PLATTSBURGH — Stephanie Ormsby and Ginger Zimmerman have a lot in common.
They are both mothers of three boys, wives and career women — and they're both survivors of cardiovascular disease.
They shared their stories with 400 other women — and a sprinkling of men — during the third-annual Go Red for Women dinner at Plattsburgh State to stress the importance of heart health.
"Feb. 1, 2010 changed my life forever," Ormsby said.
She began that day like any other, doing household chores at her home in Peru, getting ready for work and taking the dog out.
But when she bent over to make her bed, a burning pain traveled across her chest and down her left arm. She was having a heart attack.
For Ormsby, the thought of not seeing her sons — Michael, Matthew and Ryan — was the most troubling, which is why she stresses that women see a health-care provider regularly.
"If not for yourself, for your children and the ones you love."
Ormsby had never smoked, ate well and was in good health.
"To this day, they don't know what caused my heart attack. That is the scariest thing."
Like Ormsby, Zimmerman was a healthy, young mother — but Zimmerman had signs early on that something was wrong.
At 28, she was a working artist, mother and wife who lived in Baton Rouge, La.
"We had plans for the future," she said of her family. "Most of all, I had a life."
But that all changed as her energy and health began to fade. She spent years searching for the cause of her illness, while doctors pointed out that she was too young and healthy for heart disease.
"I was quickly labeled a hypochondriac," Zimmerman said. "I live with my body every day, and I know if it's not working properly."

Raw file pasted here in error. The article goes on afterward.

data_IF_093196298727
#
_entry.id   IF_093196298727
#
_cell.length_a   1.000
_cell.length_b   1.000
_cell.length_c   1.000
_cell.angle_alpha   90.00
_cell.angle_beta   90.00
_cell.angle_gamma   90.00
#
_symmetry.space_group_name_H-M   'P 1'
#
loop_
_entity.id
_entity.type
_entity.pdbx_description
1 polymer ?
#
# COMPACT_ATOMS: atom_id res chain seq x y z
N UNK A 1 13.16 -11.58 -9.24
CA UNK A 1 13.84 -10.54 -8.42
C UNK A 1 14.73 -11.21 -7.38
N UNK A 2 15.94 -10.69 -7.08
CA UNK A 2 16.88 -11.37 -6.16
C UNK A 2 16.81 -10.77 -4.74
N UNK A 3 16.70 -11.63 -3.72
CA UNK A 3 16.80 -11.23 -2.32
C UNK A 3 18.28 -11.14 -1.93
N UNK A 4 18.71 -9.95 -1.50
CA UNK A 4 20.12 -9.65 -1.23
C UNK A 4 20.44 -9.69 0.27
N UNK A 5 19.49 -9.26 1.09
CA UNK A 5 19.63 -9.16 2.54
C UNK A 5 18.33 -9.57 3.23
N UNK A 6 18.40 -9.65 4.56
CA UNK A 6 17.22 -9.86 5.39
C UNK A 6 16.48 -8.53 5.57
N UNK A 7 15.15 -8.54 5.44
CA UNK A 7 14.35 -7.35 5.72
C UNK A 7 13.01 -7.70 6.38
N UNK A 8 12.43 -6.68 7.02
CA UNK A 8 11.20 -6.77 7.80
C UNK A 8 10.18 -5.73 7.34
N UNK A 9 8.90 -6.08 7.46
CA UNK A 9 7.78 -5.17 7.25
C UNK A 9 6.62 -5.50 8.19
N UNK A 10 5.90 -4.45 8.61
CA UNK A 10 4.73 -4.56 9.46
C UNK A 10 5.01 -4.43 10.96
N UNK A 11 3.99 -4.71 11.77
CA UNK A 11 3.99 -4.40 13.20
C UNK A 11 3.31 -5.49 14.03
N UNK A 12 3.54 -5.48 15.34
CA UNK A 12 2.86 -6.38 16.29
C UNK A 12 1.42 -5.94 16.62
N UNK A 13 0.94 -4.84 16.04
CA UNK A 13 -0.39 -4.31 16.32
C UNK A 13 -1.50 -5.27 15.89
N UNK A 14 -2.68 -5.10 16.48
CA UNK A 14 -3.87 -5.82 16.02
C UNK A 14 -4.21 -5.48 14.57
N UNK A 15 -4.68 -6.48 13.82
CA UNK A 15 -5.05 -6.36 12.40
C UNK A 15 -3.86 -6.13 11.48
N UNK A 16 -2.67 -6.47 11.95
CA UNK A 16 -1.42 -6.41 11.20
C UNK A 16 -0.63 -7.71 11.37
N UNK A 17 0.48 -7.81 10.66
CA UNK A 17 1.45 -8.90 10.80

And she was right.
After four years, Zimmerman was diagnosed with congestive heart failure. Her heart was functioning at only 15 percent.
"I was told I was dying. I was 32 years old."
She was put on a transplant list, her only chance of surviving. Her sons were 4, 9 and 13 at the time, and she was told to prepare for the worst.
After 3½ months, a donor heart was found.
It belonged to a 30-year-old Denver woman.
"It was bittersweet but what a wonderful gift and just in time," Zimmerman said.
But with that good came the bad.
Her husband, David, was working in the Gulf of Mexico when they called him about the transplant. He immediately secured a helicopter so he could see her before surgery.
But, on the way, mechanical problems forced the pilot to make a bumpy emergency landing on pontoons in the water. They were eventually able to reach the hospital.
Before she went to surgery, David assured her he was fine, despite his grayish coloring and headaches.
He was by her bedside when she awoke from surgery.
"You made it; you're alive," he whispered to her.
Though no one knew at first, he had suffered an impact tear, and an artery in his brain was bleeding. It was inoperable.
"There was nothing they could do to save his life," Zimmerman said.
He died nine days after her transplant.
"This new heart, how could it survive being broken so soon?" she said, choking up.
"I had to live," she said, for her three young sons.
"In my mind, there was no option."
'SURVIVING TO LIVE'
It is with that mind set that Zimmerman passed her eight-year life expectancy. It's been 13 years since the surgery.
"Leaps and bounds have been made," she said, referring to medical advances in heart disease. "But we've got to do more."
She stressed the importance of early detection and emphasized prevention.
"I can't live each day in fear. It's not about surviving just to die another day; it's about surviving to live."
E-mail Michelle Besaw at: firstname.lastname@example.org